On November 14th the European Commission added the use of security scanners to the list of authorised screening methods. The restrictions on their use very much reflect ECA’s concerns.
ECA has put a lot of energy in explaining to EU decision-makers why it is important for flight crew and frequent flyers to avoid screening measures that have not been proven safe for health. Furthermore ECA had strong concerns over privacy issues related to the processing and the storage of images captured. The European Parliament and the Commission who share these concerns have stressed the need to protect the health and fundamental rights of crew members.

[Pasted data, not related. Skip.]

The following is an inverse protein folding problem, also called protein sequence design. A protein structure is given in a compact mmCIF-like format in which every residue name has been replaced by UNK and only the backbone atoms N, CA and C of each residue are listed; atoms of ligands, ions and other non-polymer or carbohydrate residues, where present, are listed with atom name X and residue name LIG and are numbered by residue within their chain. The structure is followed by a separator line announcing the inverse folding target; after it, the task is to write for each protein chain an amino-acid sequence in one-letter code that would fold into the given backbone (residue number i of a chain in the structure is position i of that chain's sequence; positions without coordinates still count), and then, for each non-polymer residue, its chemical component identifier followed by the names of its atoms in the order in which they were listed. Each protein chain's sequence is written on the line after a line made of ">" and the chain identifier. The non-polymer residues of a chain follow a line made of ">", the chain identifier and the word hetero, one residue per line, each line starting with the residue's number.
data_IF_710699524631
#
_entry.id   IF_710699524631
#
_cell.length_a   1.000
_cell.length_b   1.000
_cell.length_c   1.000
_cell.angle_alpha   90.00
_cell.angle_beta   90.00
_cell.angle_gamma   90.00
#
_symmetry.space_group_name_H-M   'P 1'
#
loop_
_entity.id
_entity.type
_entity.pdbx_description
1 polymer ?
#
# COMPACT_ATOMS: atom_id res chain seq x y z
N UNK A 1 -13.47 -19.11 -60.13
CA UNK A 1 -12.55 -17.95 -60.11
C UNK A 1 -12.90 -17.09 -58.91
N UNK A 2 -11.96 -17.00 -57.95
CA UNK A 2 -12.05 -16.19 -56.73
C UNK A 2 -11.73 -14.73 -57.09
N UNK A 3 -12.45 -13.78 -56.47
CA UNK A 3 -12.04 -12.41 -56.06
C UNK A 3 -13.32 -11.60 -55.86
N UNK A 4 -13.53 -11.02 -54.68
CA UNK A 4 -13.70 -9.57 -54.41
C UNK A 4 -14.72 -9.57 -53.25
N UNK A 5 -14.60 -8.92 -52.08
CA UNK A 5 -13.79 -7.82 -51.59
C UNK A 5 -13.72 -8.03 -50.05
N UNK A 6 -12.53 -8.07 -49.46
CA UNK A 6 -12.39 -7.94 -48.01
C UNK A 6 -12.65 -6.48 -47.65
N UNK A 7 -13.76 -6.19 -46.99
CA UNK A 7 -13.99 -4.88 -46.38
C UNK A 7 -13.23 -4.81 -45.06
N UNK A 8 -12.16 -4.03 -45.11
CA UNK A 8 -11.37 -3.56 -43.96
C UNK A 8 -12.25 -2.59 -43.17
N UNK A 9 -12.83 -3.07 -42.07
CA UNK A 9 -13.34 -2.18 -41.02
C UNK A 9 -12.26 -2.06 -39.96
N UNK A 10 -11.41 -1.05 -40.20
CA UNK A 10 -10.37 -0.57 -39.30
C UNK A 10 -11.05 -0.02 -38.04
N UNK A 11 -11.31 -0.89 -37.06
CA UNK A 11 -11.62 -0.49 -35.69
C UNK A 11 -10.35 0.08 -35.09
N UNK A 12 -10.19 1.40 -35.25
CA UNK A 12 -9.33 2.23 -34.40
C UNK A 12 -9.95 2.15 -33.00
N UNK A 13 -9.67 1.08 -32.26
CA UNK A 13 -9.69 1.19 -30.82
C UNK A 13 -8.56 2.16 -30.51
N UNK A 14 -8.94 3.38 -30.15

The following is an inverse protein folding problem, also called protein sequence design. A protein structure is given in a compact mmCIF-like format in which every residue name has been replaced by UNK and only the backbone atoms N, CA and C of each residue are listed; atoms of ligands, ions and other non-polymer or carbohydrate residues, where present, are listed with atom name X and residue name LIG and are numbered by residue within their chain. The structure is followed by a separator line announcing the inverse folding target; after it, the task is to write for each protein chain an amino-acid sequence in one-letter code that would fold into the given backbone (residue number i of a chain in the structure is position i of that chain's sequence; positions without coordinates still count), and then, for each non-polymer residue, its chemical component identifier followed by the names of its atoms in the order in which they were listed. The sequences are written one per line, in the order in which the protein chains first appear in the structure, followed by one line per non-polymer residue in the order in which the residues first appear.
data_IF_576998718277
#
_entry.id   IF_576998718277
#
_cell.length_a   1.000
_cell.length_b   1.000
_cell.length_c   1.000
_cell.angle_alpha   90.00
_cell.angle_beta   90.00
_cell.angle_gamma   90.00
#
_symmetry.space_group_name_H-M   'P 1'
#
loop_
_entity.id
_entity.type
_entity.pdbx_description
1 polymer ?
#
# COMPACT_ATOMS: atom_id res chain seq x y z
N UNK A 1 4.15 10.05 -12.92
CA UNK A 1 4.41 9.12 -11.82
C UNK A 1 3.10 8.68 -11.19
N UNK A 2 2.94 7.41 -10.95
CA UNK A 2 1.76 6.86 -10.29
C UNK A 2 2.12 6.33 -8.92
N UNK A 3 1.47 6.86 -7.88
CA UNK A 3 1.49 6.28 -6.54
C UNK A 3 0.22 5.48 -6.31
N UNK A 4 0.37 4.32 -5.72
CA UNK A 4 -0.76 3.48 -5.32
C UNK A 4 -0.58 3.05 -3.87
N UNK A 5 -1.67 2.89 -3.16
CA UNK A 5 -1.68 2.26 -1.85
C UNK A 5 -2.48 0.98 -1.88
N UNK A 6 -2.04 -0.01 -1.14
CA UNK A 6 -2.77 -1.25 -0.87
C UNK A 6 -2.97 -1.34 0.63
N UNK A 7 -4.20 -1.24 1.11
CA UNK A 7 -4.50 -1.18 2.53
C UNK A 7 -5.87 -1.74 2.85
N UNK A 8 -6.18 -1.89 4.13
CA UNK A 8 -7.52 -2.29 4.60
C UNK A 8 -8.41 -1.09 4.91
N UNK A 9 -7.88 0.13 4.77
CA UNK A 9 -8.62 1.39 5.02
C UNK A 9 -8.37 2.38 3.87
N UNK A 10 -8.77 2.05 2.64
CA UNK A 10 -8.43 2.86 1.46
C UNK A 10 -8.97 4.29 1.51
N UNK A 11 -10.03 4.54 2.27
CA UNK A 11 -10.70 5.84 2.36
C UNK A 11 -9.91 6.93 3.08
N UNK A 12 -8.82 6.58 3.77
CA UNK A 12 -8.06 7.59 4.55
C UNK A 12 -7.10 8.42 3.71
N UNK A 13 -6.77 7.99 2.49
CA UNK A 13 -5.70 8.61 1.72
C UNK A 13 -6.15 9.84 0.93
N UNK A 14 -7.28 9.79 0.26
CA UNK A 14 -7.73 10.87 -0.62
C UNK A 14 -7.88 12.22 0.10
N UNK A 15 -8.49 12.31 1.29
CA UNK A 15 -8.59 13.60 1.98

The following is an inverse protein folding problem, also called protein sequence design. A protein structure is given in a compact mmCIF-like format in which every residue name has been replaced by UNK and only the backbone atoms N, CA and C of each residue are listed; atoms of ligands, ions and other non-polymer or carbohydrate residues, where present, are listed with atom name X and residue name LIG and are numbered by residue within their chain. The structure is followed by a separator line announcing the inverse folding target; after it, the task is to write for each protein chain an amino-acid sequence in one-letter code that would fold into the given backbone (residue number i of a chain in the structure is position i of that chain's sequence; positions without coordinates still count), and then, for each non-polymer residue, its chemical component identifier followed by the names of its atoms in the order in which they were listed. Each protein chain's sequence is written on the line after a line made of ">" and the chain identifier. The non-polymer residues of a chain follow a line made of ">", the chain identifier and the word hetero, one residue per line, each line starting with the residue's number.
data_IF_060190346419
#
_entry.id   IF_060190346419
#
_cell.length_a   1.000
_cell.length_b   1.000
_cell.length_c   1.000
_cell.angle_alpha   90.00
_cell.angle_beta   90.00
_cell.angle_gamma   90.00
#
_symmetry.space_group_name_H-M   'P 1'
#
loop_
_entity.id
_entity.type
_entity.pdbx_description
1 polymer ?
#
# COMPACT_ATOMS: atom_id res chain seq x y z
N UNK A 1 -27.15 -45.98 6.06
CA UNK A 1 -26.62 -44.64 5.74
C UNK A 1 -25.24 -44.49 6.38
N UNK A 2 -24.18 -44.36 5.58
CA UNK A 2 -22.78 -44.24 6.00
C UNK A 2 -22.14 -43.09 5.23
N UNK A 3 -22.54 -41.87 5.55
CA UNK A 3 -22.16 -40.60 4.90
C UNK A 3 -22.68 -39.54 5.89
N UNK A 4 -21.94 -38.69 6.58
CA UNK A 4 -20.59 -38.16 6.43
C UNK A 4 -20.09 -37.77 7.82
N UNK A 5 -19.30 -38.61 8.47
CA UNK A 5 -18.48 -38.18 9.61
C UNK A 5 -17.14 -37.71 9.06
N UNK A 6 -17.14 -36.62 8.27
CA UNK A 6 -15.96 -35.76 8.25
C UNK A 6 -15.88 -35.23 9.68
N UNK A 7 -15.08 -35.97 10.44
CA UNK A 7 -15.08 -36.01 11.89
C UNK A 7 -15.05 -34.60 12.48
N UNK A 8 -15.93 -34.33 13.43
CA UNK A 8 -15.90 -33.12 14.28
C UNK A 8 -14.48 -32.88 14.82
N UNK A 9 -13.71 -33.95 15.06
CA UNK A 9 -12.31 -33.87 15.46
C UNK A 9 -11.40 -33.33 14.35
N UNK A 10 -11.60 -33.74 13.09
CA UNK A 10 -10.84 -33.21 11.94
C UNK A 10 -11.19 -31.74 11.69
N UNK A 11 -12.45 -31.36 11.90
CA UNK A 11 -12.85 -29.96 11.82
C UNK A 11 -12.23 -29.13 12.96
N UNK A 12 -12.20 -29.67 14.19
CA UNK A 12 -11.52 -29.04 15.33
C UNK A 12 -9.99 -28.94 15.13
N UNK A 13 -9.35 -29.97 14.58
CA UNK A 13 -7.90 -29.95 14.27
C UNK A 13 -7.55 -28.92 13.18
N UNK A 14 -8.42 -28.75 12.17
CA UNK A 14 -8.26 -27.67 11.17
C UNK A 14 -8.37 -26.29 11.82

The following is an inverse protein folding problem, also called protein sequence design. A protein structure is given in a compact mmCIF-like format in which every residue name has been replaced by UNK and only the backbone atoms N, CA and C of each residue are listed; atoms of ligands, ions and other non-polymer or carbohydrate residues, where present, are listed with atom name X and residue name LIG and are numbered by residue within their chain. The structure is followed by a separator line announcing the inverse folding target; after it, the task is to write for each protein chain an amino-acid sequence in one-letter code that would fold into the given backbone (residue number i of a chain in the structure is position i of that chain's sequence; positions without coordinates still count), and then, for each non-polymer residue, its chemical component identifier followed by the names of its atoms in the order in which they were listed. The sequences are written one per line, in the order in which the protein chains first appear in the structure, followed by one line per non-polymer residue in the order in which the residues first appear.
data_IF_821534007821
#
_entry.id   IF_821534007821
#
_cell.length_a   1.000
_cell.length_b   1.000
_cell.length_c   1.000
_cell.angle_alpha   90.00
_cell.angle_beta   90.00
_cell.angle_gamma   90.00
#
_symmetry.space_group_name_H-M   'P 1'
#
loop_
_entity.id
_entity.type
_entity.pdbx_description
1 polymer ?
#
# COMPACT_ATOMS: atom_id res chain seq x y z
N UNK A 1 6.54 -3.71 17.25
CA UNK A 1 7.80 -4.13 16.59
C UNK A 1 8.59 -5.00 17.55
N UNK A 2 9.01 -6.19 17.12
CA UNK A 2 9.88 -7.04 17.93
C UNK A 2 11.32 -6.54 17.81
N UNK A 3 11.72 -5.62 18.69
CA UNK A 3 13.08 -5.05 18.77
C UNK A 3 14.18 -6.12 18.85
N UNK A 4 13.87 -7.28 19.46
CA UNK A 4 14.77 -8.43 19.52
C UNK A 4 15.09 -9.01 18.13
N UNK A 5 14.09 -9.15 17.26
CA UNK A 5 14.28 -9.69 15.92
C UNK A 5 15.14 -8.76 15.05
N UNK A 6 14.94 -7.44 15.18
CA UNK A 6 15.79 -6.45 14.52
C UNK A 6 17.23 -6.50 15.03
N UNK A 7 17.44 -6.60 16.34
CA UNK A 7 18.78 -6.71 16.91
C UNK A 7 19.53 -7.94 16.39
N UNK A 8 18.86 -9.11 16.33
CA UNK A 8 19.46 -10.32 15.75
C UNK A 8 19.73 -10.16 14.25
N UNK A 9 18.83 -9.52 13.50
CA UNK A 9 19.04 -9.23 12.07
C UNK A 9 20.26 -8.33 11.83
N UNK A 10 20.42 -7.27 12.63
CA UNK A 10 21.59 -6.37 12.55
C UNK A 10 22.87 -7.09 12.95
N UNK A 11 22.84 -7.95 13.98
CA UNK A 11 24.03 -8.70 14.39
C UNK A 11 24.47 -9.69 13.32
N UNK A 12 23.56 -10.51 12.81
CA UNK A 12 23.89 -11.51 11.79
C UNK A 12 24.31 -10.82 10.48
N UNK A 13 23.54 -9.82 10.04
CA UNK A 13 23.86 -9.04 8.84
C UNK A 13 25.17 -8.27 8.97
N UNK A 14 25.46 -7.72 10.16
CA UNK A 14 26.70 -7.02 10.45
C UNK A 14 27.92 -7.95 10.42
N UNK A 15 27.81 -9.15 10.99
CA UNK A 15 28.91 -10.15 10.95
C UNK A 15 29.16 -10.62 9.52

As a result, this new rule excludes any form of technology using ionising radiation. Airports who had installed such technologies will remove them progressively. Additionally, passengers and crew can ask for alternative security methods or pat-downs instead.
This is a first step for ECA. However pilots are trusted professionals, they are the security officers on board the aircraft and should therefore be subject to random screening only. This would avoid them unnecessary hassle and stress before taking up their flight duty. A common EU-wide Crew Identification Card, based on biometrics and thorough background checks, would be the answer and ECA will continue to strive for such a European-wide initiative.